Johnson has opinions and is not afraid to share them. I consider this more honest than a lot of histories that I read. (Read Rick Perlstein's arrogant Nixonland, and be astonished by his inherent venom toward Nixon and the implicit belief one would agree with him.) At least Johnson is explicit. You don't have to agree with him, but he presents his argument lucidly. Modern Times is therefore not objective, but what book is? He is a very religious man and blames the 20th century's "death of God" for things like fascism, Nazism, Communism, and the every-increasing power of the state filling in the vacuum left by religion. It is a book which praises the individual and not groups. His disdain for "-isms" is because they go after races, classes, groups, but does not create wealth. Johnson is an ardent capitalist.

Modern Times is also hilarious. I am not sure whether Johnson is intentionally funny or just writes so well that you find yourself laughing when he hits the nail on the head, but I laughed a lot. (If you are new to Johnson, check out his three-hour interview on C-Span's "In Depth" first. You'll get an idea from where he comes and might find the humor I did.)

This book is by a strong writer and historian and does not invite passive reading (or listening). His statements invite you to argue back, to put the book aside and ruminate on passages and theories, to get angry, to laugh. Not a bad feat.

Here is a good example. Johnson believes Lenin is the primogeniture of the horrors of the 20th century, "'Once Lenin had abolished the idea of personal guilt, and had started to 'exterminate' (a word he frequently employed) whole classes, merely on account of occupation and parentage, there was no limit to which this deadly principle might be carried. There is no essential moral difference ... between destroying a class and destroying a race. Thus the practice of genocide was born.''

Nadia May has a difficult time with some foreign words and phrases, as well as some names. It can be distracting at times. Worse, she does accents when she reads quotations. All sound like someone doing bad impressions.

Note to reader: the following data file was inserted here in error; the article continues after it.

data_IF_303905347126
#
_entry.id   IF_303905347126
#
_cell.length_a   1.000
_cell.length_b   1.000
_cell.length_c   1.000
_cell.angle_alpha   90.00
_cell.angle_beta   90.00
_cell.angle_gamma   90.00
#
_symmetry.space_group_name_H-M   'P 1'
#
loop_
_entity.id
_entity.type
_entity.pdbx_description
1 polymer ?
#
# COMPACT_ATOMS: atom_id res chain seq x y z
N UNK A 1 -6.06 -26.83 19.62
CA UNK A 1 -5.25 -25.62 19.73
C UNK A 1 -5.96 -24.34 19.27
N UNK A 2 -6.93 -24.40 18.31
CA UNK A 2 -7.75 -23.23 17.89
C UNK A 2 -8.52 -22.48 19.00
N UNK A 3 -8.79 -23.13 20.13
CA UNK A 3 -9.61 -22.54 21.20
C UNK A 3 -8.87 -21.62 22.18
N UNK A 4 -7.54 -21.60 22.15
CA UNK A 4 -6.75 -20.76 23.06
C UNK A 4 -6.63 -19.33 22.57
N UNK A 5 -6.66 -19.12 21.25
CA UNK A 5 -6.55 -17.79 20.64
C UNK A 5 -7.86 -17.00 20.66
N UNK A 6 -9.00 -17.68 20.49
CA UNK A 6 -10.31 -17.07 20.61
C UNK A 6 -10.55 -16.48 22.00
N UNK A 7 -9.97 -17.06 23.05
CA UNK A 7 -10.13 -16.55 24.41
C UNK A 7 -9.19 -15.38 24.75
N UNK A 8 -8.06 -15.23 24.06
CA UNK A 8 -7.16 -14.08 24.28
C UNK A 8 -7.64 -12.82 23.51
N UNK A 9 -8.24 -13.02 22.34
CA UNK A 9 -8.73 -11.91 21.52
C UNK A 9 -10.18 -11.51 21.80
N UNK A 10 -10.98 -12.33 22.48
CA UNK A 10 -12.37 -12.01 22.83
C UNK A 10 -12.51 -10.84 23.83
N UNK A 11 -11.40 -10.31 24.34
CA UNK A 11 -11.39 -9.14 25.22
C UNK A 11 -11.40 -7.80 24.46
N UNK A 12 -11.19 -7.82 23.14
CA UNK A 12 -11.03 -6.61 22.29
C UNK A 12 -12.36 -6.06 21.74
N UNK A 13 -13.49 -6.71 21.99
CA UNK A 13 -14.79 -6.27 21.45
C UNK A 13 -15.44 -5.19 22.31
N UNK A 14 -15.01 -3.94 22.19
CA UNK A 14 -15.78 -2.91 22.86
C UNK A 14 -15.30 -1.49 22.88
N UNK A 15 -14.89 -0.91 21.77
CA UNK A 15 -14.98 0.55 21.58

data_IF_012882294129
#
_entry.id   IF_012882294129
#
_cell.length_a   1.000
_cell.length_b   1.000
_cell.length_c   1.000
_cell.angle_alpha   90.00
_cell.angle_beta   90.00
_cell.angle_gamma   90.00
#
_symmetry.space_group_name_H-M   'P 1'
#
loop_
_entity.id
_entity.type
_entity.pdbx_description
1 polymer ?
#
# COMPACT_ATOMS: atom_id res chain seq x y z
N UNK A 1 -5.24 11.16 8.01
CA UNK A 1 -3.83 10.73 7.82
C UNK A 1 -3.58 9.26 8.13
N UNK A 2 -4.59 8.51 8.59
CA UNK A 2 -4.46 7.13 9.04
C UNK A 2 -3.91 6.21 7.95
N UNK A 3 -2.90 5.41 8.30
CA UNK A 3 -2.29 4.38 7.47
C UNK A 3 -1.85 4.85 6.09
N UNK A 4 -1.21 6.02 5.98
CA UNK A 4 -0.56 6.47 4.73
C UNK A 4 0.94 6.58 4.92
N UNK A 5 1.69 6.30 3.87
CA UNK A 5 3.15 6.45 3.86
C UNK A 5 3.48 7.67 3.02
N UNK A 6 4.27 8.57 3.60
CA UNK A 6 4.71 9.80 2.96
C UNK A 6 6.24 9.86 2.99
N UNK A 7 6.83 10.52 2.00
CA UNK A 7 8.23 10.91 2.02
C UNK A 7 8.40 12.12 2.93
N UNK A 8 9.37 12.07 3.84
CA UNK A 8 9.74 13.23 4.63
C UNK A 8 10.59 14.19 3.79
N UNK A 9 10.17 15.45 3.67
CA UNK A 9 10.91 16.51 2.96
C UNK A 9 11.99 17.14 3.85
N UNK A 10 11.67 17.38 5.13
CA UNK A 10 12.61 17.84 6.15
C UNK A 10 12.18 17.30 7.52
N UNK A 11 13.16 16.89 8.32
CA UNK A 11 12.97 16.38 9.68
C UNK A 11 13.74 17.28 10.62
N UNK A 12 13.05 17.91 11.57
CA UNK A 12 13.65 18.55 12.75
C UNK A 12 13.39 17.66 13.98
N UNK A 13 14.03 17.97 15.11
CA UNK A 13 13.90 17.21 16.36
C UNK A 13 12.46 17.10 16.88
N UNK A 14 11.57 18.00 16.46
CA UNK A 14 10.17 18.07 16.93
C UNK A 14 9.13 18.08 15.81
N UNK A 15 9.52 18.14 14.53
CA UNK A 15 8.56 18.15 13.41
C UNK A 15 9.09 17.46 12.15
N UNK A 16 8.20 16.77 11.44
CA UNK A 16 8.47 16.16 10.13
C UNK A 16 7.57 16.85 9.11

She is an otherwise competent narrator. I think the book is better with a female voice. I also think she gets the humor of many of the passages and hits a few punchlines. The English accent also helps.

I have this both in hard copy and as an audio book. I would argue that this is a difficult book to listen to because it so easily makes one think. Next thing you know, five minutes passed without you having listened to them. This is a book of breathtaking scholarship and insight. Enjoy.

36 of 37 people found this review helpful

  • Overall
    5 out of 5 stars
  • Damon
  • Dallas, TX, USA
  • 09-15-08

Very Interesting

I have learned so many intesting things from this book. It gives you details and color to events that you have heard of and some that you haven't. It is great framework for understanding the world that you were born into.

I have listened to about 20 books from audible this year and this is the first one that was so good that I felt compelled to tell others. I highly recommend it to anyone.

9 of 9 people found this review helpful

  • Overall
    5 out of 5 stars

Excellent book, flawed recording performance

Johnson's work is excellent. It is wide ranging, fair and understanding. (Despite an earlier reviewer's statement that this is history according to Ayn Rand and that all Republicans are praised, etc.--well, those claims are outright false. He presents fairly, without bias. It's history, not campaigning.)
The recording performance by Nadia May, however, is not so excellent. She has a particular manner of speaking, with her thick British accent, which causes her to swallow syllables repeatedly--the volume drops to inaudibility after a stressed word, or a word gets shortened to a length that makes it near impossible to hear. If the syllable is a whole word, you will lose the whole word. Sometimes it's as many as three words rushed through with a drop in volume and a clipping of the word or words, and the sense is gone. These things happen again and again in the recording, and I'm actually surprised her producer didn't notice it (unless, perhaps, he or she speaks English in the same way). Also, the bad accents for quotations---Russian, French, German, Slav (but oddly, no attempt to quote Americans with an American accent--I wonder why?)---are kind of funny. However, they do serve the purpose of letting the listener know when a quotation has begun and ended.